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April 23, 2020 – The best and worst major Canadian cities for business investment as measured by overall tax burdens are identified in a new report from the C.D. Howe Institute. In “Business Tax Burdens in Canada’s Major Cities: The 2019 Report Card,” authors Adam Found and Peter Tomlinson compare business tax burdens in 10 Canadian municipalities, the largest in each province.

“Municipalities and provinces would do well to pay attention to business tax burdens, particularly those imposed by business property taxes, since they impede investment and businesses’ ability to survive and invest after the present pandemic,” says Found.

Before a business decides to locate or expand in a given jurisdiction, it must consider the tax implications of such an investment. Heavy tax burdens reduce potential returns, driving investment away to other jurisdictions and, with it, the associated economic benefits.

Found and Tomlinson estimate the 2019 marginal effective tax rate (METR) for the largest municipality in each province by aggregating corporate income taxes, retail sales taxes, land transfer taxes and business property taxes. Their findings measure the tax burden on a hypothetical investment that has the same net-of-tax return regardless of where in Canada it is located.

They find municipal business tax burdens are highest in Montreal, Halifax and St. John’s, while near the group average in Calgary, Charlottetown and Moncton. Vancouver showcases the most competitive municipal business tax environment, followed by Saskatoon, Toronto and Winnipeg.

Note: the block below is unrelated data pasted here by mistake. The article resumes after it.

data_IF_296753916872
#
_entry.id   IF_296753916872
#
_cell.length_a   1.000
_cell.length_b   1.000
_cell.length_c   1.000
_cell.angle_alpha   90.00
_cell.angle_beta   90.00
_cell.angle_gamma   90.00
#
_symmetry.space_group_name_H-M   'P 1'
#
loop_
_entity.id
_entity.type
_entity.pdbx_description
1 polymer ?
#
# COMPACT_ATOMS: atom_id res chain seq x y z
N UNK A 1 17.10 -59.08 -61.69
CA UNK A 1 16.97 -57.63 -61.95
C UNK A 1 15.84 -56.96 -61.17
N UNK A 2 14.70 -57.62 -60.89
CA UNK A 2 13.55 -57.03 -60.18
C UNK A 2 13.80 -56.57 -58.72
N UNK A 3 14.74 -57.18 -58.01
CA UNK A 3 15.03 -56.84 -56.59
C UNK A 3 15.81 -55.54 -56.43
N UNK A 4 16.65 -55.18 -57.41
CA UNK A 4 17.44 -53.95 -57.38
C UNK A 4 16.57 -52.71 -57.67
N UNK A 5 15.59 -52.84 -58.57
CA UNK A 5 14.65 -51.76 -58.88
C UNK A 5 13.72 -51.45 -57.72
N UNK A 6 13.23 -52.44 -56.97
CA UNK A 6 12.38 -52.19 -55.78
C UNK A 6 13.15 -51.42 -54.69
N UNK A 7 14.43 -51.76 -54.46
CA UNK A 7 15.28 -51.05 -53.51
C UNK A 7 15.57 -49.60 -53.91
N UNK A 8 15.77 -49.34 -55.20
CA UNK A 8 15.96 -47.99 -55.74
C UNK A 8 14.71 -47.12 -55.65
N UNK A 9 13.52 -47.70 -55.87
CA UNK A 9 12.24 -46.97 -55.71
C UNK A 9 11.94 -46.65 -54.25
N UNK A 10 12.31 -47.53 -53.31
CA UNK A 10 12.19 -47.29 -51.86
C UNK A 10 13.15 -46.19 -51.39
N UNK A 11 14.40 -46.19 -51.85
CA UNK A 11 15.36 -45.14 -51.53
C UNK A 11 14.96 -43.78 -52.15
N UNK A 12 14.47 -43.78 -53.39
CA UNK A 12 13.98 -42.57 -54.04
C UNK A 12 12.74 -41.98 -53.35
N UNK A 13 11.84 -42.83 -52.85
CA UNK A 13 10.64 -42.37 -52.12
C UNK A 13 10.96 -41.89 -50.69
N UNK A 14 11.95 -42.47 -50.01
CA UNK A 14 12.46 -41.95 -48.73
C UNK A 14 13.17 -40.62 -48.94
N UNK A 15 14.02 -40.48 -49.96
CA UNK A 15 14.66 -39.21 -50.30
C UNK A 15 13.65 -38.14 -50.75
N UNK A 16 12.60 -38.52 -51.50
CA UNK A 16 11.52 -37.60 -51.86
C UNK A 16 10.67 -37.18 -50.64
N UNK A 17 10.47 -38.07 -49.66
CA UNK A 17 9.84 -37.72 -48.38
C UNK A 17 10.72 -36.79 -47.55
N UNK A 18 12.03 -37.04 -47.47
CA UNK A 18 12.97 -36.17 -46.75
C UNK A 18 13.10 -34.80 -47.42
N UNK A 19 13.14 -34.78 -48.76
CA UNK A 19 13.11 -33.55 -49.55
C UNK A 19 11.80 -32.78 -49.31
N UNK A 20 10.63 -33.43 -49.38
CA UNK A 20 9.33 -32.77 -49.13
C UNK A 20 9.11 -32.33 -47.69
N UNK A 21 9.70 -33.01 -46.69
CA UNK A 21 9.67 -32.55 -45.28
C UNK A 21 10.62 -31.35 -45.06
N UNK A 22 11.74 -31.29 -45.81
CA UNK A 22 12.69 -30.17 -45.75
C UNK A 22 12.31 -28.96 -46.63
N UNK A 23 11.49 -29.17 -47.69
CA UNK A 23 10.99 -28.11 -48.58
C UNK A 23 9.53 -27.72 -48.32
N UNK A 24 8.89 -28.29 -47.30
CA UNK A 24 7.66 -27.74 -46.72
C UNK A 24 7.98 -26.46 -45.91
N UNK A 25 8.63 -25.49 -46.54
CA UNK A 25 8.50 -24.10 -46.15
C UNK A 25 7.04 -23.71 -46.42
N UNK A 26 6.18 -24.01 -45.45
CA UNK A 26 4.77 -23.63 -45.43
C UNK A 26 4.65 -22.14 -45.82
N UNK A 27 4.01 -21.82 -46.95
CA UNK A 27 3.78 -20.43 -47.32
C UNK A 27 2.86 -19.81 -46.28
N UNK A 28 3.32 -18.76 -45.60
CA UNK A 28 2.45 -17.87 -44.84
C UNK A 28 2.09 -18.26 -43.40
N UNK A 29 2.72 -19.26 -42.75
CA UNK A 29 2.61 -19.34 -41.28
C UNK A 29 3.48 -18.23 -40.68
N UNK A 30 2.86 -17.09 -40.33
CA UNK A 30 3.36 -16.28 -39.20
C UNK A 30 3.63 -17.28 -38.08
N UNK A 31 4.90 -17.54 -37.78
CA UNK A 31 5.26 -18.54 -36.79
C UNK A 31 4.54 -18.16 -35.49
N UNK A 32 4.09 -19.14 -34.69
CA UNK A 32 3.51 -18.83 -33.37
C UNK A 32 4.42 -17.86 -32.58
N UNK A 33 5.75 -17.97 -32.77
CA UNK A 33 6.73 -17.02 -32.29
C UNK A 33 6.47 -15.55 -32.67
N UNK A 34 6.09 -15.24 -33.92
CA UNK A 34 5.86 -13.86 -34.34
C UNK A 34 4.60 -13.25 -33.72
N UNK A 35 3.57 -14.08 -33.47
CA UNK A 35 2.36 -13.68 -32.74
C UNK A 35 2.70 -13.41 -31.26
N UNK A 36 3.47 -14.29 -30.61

If the cost of investing in a Canadian jurisdiction is higher than the cost of investing elsewhere, that jurisdiction’s capital stock will be smaller than it otherwise would be. The higher the METR, the greater the investment loss and overall economic harm.

The authors also looked at Canada’s Accelerated Investment Incentive, a new temporary measure intended to encourage investment. They found it yields only a modest increase in overall business tax competiveness, with little-to-no impact on more than 97 percent of corporate capital investment.

Calgary’s experience with depreciating property values is also discussed. Assessed values of downtown office buildings depreciated rapidly, causing unmanageable tax shifts onto other businesses in the city.

“Calgary is a cautionary tale for cities across the country,” says Tomlinson. “With the current cash crunch for businesses, provincial property tax cuts – like those just announced in British Columbia – could be key to businesses’ survival.”

Read the Full Report 

For more information contact: Adam Found, Metropolitan Policy Fellow at the C.D. Howe Institute; Peter Tomlinson, consultant; or Nancy Schlömer, Communications Officer, C.D. Howe Institute, phone 416-865-1904 ext. 0247, email: nschlomer@cdhowe.org.

The C.D. Howe Institute is an independent not-for-profit research institute whose mission is to raise living standards by fostering economically sound public policies. Widely considered to be Canada's most influential think tank, the Institute is a trusted source of essential policy intelligence, distinguished by research that is nonpartisan, evidence-based and subject to definitive expert review.